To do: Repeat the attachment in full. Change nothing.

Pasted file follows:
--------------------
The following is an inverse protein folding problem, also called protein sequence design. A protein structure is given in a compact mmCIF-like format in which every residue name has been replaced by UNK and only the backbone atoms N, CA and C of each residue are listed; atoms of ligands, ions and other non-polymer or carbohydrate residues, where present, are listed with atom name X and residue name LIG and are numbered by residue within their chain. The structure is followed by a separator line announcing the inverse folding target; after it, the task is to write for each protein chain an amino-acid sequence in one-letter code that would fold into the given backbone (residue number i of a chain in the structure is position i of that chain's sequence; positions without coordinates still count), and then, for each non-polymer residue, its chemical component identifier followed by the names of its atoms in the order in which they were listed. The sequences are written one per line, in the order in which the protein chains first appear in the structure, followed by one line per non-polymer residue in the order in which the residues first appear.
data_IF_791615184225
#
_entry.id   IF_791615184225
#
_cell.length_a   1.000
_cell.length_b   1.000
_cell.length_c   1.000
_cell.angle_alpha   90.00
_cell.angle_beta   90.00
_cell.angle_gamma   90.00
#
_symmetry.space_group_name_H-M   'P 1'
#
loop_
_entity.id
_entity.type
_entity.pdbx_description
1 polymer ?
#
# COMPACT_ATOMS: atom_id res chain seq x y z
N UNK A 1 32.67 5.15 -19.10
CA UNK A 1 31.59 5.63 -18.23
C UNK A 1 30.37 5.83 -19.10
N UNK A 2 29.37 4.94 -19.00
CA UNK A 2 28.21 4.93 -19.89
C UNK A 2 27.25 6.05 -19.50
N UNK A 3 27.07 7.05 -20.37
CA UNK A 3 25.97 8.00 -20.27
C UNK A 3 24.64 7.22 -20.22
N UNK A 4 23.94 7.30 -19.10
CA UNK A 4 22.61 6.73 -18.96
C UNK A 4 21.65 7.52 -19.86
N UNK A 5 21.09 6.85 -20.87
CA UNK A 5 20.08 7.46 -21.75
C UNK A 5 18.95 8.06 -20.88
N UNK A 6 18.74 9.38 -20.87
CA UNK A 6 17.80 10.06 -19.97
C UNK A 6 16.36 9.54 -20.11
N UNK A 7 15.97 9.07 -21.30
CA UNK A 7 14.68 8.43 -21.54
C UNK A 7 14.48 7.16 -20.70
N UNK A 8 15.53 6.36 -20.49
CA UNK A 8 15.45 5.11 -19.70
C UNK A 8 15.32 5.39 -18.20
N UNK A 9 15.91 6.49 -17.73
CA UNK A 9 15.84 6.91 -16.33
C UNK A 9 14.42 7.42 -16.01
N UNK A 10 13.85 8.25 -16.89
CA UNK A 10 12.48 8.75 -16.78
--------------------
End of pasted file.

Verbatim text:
The following is an inverse protein folding problem, also called protein sequence design. A protein structure is given in a compact mmCIF-like format in which every residue name has been replaced by UNK and only the backbone atoms N, CA and C of each residue are listed; atoms of ligands, ions and other non-polymer or carbohydrate residues, where present, are listed with atom name X and residue name LIG and are numbered by residue within their chain. The structure is followed by a separator line announcing the inverse folding target; after it, the task is to write for each protein chain an amino-acid sequence in one-letter code that would fold into the given backbone (residue number i of a chain in the structure is position i of that chain's sequence; positions without coordinates still count), and then, for each non-polymer residue, its chemical component identifier followed by the names of its atoms in the order in which they were listed. The sequences are written one per line, in the order in which the protein chains first appear in the structure, followed by one line per non-polymer residue in the order in which the residues first appear.
data_IF_791615184225
#
_entry.id   IF_791615184225
#
_cell.length_a   1.000
_cell.length_b   1.000
_cell.length_c   1.000
_cell.angle_alpha   90.00
_cell.angle_beta   90.00
_cell.angle_gamma   90.00
#
_symmetry.space_group_name_H-M   'P 1'
#
loop_
_entity.id
_entity.type
_entity.pdbx_description
1 polymer ?
#
# COMPACT_ATOMS: atom_id res chain seq x y z
N UNK A 1 32.67 5.15 -19.10
CA UNK A 1 31.59 5.63 -18.23
C UNK A 1 30.37 5.83 -19.10
N UNK A 2 29.37 4.94 -19.00
CA UNK A 2 28.21 4.93 -19.89
C UNK A 2 27.25 6.05 -19.50
N UNK A 3 27.07 7.05 -20.37
CA UNK A 3 25.97 8.00 -20.27
C UNK A 3 24.64 7.22 -20.22
N UNK A 4 23.94 7.30 -19.10
CA UNK A 4 22.61 6.73 -18.96
C UNK A 4 21.65 7.52 -19.86
N UNK A 5 21.09 6.85 -20.87
CA UNK A 5 20.08 7.46 -21.75
C UNK A 5 18.95 8.06 -20.88
N UNK A 6 18.74 9.38 -20.87
CA UNK A 6 17.80 10.06 -19.97
C UNK A 6 16.36 9.54 -20.11
N UNK A 7 15.97 9.07 -21.30
CA UNK A 7 14.68 8.43 -21.54
C UNK A 7 14.48 7.16 -20.70
N UNK A 8 15.53 6.36 -20.49
CA UNK A 8 15.45 5.11 -19.70
C UNK A 8 15.32 5.39 -18.20
N UNK A 9 15.91 6.49 -17.73
CA UNK A 9 15.84 6.91 -16.33
C UNK A 9 14.42 7.42 -16.01
N UNK A 10 13.85 8.25 -16.89
CA UNK A 10 12.48 8.75 -16.78